It’s no secret that Ferrari are nowhere near where they want to be at the moment, they’re currently sitting 4th in the Constructors’ standings with their drivers in P5 and P10 respectively. Following their car launch on February 14th I think it’s fair to say that many of us dared to believe that this might be the year that we see the iconic team make a comeback and take a step up from last year, but in true Ferrari fashion they’ve already proved in the first 3 races why we were foolish to raise our expectations and hold onto any hopes that they might take the fight to Redbull this year over the course of an entire season. As I’ve previously mentioned Ferrari cannot simply be fixed overnight, they require a drastic reconstruction but given the promise that they displayed last year I don’t think anyone expected it to go downhill so quickly in 2023.
Ferrari’s last championship came in 2007 and given that they are arguably the biggest team in F1 with access to an abundance of resources, it’s hard to pin down exactly why success has evaded them for so long. Over the years Ferrari’s championship hopes have continuously slipped through their fingertips and they have squandered the talent that they’ve managed to attract off of their start power alone. When thinking of drivers such as Alonso, Vettel and now Leclerc it’s hard to imagine how they could fail at a team such as Ferrari. There are a number of factors that have accumulated over time to create the poor form that we are currently seeing from Ferrari, but the question is how long will it take to eradicate these errors and more importantly, do Ferrari even know what the core issue is?
Two things that can certainly be ruled out when looking at what is dragging Ferrari down are Carlos Sainz and Charles Leclerc, the pull of the Ferrari name have managed to attract one of the best driver pairings on the grid in what should’ve been an unstoppable team that would be right up there with Verstappen and Redbull but has instead turned into a sinking ship that is struggling to stay afloat. Leclerc’s marquee signing in 2019 marked a historic moment for the team as they provided him with a 5 year contract, an offer that they had never previously made to an F1 driver, but these dreams of recreating the type of success that was seen during the Schumacher era quickly began to fade as Ferrari have never really managed to make a return to their former glory. This past season presented them with the biggest title opportunity they’d seen in years and whilst they got off to an encouraging start, their season quickly unravelled with the team making too many mistakes to keep count of. This would’ve no doubt tested the drivers’ loyalty to the team and with both of their contacts set to expire in 2024 will they maintain enough confidence in Ferrari to remain within the team?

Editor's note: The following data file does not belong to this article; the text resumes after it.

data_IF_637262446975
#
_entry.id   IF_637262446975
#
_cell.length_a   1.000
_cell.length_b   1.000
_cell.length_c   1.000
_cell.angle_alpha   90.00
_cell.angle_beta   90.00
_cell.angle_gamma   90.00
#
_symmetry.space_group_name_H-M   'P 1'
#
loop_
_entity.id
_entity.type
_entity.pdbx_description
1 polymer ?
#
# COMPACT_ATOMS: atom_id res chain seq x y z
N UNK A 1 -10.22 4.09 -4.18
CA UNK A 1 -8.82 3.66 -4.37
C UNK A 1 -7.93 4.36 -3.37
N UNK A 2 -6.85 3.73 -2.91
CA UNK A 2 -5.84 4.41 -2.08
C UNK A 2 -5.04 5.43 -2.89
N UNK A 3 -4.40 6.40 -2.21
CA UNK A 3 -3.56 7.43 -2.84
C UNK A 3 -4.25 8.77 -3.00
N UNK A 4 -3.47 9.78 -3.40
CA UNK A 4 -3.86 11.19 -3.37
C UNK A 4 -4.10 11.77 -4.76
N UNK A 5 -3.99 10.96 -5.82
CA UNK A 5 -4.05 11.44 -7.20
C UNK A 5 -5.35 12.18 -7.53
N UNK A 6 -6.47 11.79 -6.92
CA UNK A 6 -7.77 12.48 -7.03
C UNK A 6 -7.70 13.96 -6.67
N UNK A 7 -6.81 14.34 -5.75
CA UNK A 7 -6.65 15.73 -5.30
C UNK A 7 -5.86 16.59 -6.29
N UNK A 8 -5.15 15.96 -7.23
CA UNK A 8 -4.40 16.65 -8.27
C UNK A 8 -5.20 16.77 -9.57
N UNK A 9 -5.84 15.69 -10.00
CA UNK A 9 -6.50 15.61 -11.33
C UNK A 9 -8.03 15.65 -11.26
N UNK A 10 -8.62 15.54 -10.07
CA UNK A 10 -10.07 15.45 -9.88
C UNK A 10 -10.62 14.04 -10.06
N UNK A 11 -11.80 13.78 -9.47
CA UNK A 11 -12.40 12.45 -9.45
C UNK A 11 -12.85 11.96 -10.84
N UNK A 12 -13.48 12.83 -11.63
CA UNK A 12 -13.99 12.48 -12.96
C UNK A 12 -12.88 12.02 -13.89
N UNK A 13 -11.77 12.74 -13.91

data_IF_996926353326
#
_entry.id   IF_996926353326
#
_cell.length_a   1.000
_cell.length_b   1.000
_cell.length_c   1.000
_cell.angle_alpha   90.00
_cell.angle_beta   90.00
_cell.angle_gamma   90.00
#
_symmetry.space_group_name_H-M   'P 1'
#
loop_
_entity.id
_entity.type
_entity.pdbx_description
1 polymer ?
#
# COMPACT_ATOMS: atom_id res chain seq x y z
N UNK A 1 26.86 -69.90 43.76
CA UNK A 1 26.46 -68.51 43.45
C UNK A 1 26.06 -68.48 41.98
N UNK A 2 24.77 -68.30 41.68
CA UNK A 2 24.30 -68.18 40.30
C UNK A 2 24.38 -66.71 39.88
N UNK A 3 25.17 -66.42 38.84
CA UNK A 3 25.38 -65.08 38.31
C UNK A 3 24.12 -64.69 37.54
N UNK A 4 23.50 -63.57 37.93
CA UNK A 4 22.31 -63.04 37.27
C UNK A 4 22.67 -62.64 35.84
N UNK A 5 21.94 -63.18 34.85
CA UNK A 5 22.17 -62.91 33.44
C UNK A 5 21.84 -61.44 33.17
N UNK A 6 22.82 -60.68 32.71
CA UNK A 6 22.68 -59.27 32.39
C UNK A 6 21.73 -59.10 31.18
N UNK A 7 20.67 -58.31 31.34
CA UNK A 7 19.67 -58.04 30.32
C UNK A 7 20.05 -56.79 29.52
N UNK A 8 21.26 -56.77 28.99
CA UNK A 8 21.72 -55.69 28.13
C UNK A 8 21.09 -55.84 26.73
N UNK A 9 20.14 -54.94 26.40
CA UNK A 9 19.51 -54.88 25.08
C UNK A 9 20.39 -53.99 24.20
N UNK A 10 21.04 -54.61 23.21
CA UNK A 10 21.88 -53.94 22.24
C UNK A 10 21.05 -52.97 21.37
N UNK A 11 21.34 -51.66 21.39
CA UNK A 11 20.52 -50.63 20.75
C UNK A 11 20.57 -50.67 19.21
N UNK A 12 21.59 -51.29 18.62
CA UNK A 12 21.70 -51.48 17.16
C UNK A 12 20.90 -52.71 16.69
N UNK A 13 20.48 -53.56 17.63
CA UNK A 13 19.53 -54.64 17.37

There have been rumours as of late that Leclerc has been in talks with Mercedes following his recent comments that this year has been “the worst start to a season” that he’s ever had, although this is just speculation at the moment, it still sends a strong message to Ferrari. Their number 1 driver, who they’ve placed their title hopes in, could be looking for a way out if they are unable to pull themselves together. It’s difficult to say now where Leclerc would even move to if he was looking to depart from Ferrari but it’d be difficult to imagine any team on the grid turning him down given that he he’s one of the best drivers we’ve seen in the sport over the past decade.
Another factor that is hindering Ferrari’s return to the top, and is in my opinion the biggest red flag, is the constant changing of the leadership and key personnel. Ferrari are on their fifth team principal within the space of 9 years, this frequent replacement of key figures is surely disrupting their chance of making any consistent progress and it signals to us, looking in from the outside, that there is no stability at the core of the team and you can’t expect a team to make any tangible long-term progress if they haven’t even figured out how to property set up their own internal structure. This is a huge cause for concern as no team principal since 2014 has had a fair chance to completely implement their full vision for the team as they are kicked out before they can reap the full benefits of their work. Ferrari’s problems have only gone from bad to worse as of late with their sporting director, Laurent Mekies, jumping ship to Alpha Tauri to replace the outgoing Franz Tost. This is a significant decision that can’t be overlooked as if Ferrari’s key personnel start to lose faith in the direction that the team are heading in, it could be the final nail in the coffin that sinks Ferrari or could it set the stage for Vasseur to rebuild this team from the ground up?